European stocks are up. And US earnings season is in full swing.
Investors are shifting focus to Goldman Sachs' potential for huge profits in its Tuesday morning report, which will likely overshadow the government's civil fraud case against the Wall Street firm.
Cramer explains why the wrong stocks are rallying, but it's still OK.
Is the deck stacked against small investors? Following the SEC's fraud charges against Goldman Sachs, more individual players seem to think so. Paul Schatz, president and chief investment officer of Heritage Capital, and Jason Pride, director of investment strategy at Glenmede, share their insights with CNBC.
Citigroup shares rose as the financial giant reported a $4.43 billion first-quarter profit on Monday as losses from bad loans declined. Chris Whalen, senior vice president and managing director at Institutional Risk Analytics shared his insights on the earnings results.
Uncertainty surrounding Goldman Sachs will likely overshadow the positive news from dozens of major corporate earnings reports in the week ahead. Some analysts say the Goldman spacer fraud charges could be the event that will trigger a much anticipated stock market correction.
Cramer explains why Friday’s news won’t derail this market.
The NASDAQ Composite and Dow rose for the seventh consecutive week, while the S&P 500 halted its winning streak, posting a weekly loss of 0.19%. US stocks fell during Friday's trading session, following news that the Securities and Exchange Commission charged Goldman Sachs with fraud related to subprime mortgages.
Stocks pared their losses Friday as some traders saw the selloff that resulted from SEC charges against Goldman Sachs for securities fraud as a buying opportunity.
With only a few green technology startups expected to make it, how can the best be separated from the rest? CNBC asked Greentech Media Editor-in-Chief Michael Kanellos which 15 should be on our radar.
Stocks skidded Friday, snapping a six-day winning streak, after the SEC shocked the market, charging Goldman Sachs with fraud over its handling of subprime mortgages.
Stocks rose Thursday in mid-afternoon trading, following a five-day winning streak as investors digested a jump in jobless claims against a pair of solid manufacturing reports.
Stocks bounced off a lower open on Thursday after a pair of solid manufacturing reports and a rally in banks. Where should investors look to put their money? Frederic Dickson, chief market strategist at D.A. Davidson, and Carlo Panaccione, founder of Navigation Group, shared their insights.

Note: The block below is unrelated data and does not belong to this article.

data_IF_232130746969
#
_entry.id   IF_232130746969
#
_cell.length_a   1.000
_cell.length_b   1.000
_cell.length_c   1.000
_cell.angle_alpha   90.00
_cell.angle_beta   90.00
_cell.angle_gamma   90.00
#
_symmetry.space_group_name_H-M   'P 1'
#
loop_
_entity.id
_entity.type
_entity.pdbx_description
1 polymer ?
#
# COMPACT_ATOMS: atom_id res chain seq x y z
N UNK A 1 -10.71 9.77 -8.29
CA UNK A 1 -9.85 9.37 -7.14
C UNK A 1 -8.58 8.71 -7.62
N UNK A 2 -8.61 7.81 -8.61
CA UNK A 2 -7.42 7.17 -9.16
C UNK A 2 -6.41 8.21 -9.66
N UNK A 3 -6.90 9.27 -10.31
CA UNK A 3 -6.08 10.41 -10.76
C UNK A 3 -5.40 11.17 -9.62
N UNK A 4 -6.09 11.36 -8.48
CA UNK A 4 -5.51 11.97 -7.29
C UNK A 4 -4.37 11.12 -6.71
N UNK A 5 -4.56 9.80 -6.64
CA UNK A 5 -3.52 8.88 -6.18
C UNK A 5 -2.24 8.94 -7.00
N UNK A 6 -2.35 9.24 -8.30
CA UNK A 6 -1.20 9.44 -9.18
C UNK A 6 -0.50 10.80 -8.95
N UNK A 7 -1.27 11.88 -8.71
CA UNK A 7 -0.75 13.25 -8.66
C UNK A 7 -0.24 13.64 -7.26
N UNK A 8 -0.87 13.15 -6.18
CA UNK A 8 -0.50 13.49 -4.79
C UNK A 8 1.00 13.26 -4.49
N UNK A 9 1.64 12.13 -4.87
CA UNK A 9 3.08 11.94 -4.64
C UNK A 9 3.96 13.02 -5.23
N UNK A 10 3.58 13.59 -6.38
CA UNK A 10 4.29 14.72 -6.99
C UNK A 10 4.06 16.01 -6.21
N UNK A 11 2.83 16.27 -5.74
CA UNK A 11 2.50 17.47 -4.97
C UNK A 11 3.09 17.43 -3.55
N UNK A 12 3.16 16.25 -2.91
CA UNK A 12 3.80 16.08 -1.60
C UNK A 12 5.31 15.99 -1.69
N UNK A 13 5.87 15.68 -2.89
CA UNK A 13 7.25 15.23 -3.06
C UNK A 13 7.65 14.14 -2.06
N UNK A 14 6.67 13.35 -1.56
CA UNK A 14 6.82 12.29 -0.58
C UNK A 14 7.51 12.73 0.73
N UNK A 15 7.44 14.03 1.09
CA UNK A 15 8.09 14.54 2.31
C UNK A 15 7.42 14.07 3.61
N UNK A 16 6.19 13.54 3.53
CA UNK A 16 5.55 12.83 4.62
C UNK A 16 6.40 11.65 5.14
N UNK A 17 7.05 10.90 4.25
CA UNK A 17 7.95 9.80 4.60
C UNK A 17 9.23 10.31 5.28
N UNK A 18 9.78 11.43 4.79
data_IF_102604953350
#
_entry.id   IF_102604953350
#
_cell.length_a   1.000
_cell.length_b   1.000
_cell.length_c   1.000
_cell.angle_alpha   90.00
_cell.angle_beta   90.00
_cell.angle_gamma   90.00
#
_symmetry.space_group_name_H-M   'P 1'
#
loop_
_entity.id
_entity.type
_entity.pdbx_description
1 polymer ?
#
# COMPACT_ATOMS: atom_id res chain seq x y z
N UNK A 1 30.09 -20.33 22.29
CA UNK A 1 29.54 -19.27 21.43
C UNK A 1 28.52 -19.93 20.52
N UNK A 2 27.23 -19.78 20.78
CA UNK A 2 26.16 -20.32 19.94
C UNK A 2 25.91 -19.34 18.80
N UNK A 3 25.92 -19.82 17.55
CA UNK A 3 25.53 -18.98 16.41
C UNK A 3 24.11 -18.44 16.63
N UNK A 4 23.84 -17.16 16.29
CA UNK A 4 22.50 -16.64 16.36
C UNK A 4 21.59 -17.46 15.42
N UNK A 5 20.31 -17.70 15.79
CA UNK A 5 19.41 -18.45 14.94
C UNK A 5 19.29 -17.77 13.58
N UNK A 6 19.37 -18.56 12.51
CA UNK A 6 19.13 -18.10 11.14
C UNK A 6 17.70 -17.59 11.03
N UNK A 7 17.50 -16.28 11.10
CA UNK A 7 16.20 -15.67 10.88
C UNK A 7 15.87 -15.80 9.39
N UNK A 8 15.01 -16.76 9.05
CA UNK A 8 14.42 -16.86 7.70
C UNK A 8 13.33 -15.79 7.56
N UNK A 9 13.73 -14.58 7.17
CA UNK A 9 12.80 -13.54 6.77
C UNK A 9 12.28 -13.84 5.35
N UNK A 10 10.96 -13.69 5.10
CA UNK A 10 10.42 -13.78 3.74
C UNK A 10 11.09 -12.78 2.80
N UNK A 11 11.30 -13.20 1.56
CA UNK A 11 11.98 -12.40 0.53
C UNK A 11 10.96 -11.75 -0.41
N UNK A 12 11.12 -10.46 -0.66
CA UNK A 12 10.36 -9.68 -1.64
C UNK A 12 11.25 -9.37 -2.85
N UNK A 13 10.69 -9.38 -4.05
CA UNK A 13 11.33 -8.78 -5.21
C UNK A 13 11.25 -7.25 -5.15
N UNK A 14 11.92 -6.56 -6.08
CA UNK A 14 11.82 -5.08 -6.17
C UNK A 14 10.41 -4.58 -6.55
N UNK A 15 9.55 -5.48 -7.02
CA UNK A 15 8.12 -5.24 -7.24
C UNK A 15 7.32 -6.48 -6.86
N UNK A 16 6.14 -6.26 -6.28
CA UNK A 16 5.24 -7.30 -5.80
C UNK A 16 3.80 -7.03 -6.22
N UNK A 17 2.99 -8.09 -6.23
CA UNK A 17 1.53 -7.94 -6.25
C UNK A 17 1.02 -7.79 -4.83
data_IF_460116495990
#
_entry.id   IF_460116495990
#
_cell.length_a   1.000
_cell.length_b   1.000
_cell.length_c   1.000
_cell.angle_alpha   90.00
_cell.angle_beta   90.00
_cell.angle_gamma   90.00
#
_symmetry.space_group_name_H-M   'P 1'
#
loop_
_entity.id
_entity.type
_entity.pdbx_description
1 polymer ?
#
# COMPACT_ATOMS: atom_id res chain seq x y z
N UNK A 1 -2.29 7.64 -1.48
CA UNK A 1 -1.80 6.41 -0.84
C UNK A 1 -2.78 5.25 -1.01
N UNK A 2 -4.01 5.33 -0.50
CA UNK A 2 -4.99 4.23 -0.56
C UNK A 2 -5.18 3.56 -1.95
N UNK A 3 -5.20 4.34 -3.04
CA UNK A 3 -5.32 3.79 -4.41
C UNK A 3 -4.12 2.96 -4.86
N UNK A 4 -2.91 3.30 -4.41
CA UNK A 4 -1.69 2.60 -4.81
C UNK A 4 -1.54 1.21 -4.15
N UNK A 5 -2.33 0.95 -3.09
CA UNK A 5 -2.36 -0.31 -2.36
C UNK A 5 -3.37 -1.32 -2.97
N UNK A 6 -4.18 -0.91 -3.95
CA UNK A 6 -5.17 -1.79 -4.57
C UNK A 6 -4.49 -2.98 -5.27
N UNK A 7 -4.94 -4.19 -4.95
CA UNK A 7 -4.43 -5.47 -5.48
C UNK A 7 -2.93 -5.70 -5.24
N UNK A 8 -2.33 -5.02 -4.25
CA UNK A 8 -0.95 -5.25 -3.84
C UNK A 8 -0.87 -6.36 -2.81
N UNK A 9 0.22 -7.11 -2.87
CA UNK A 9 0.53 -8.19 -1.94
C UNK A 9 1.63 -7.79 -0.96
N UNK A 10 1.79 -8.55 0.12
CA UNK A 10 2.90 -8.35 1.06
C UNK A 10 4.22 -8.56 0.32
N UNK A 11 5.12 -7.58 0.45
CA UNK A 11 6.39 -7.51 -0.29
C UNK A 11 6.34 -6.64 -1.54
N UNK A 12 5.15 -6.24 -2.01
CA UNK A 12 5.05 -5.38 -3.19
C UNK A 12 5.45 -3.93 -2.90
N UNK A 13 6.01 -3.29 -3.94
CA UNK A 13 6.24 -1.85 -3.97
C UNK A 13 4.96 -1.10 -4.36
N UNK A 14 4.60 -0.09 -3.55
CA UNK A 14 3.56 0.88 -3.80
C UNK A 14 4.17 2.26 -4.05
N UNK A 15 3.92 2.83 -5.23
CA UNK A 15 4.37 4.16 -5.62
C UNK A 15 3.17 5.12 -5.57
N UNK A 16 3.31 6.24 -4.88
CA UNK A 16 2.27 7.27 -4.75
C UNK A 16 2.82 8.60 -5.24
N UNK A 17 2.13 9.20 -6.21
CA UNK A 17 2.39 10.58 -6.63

Twitter is taking its time putting the final touch on its business model, but major companies have been cashing in on Twitter for years.
Twitter made it easy for programmers outside the company to build 70,000 applications that made the microblogging service more usable. Without them, people would not be able to post a photo, shorten a URL, monitor several Twitter accounts at once, easily use the service from a cellphone or search for people to follow.
US Stocks rose for the third consecutive week, with the Dow halting its eight-session winning streak on Friday.
Firms have begun hiring again and consumers are spending again. If the economy’s recovering again, why aren’t markets roaring ahead? J.J. Burns, president of J.J. Burns & Co and Greg Peters, Global Head of Fixed Income Research at Morgan Stanley shared their insights.
Apple's iPad provides a ray of hope: it's forcing magazine publishers to adapt to a new dynamic format, a format that promises dual revenue streams.
Before you dive headfirst into the second quarter, let's review the best and worst of Q1. Should you stay long, take profits or cut losses?
Now that the markets closed 4% or higher for the quarter, a positive first quarter is a good indication for the year where historically the Dow, S&P and NASDAQ Composite have managed to post average gains of more than 12% in the year when Q1 was a positive quarter versus average losses of -0.2% or greater when Q1 was negative.